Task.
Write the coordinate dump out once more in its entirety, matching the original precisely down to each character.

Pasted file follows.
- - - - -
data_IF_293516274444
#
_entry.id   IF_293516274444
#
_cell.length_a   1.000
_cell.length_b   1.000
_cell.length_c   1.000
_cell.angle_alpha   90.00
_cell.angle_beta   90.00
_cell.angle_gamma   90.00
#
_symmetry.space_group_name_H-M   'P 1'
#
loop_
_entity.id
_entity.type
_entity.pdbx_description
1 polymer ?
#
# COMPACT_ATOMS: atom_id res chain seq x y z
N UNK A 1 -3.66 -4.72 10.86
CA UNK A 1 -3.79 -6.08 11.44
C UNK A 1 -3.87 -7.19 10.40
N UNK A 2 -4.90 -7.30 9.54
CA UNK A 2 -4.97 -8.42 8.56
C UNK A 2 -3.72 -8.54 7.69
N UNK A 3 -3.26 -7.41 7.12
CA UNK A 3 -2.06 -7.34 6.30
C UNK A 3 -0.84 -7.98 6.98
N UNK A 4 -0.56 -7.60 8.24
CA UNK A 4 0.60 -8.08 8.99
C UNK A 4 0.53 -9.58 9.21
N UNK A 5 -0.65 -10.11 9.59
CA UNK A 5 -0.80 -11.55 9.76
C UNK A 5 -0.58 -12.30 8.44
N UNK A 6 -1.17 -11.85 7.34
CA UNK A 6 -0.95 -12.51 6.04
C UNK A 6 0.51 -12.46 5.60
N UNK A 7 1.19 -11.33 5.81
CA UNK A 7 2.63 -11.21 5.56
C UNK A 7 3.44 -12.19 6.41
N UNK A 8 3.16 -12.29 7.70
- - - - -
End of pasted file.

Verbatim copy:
data_IF_293516274444
#
_entry.id   IF_293516274444
#
_cell.length_a   1.000
_cell.length_b   1.000
_cell.length_c   1.000
_cell.angle_alpha   90.00
_cell.angle_beta   90.00
_cell.angle_gamma   90.00
#
_symmetry.space_group_name_H-M   'P 1'
#
loop_
_entity.id
_entity.type
_entity.pdbx_description
1 polymer ?
#
# COMPACT_ATOMS: atom_id res chain seq x y z
N UNK A 1 -3.66 -4.72 10.86
CA UNK A 1 -3.79 -6.08 11.44
C UNK A 1 -3.87 -7.19 10.40
N UNK A 2 -4.90 -7.30 9.54
CA UNK A 2 -4.97 -8.42 8.56
C UNK A 2 -3.72 -8.54 7.69
N UNK A 3 -3.26 -7.41 7.12
CA UNK A 3 -2.06 -7.34 6.30
C UNK A 3 -0.84 -7.98 6.98
N UNK A 4 -0.56 -7.60 8.24
CA UNK A 4 0.60 -8.08 8.99
C UNK A 4 0.53 -9.58 9.21
N UNK A 5 -0.65 -10.11 9.59
CA UNK A 5 -0.80 -11.55 9.76
C UNK A 5 -0.58 -12.30 8.44
N UNK A 6 -1.17 -11.85 7.34
CA UNK A 6 -0.95 -12.51 6.04
C UNK A 6 0.51 -12.46 5.60
N UNK A 7 1.19 -11.33 5.81
CA UNK A 7 2.63 -11.21 5.56
C UNK A 7 3.44 -12.19 6.41
N UNK A 8 3.16 -12.29 7.70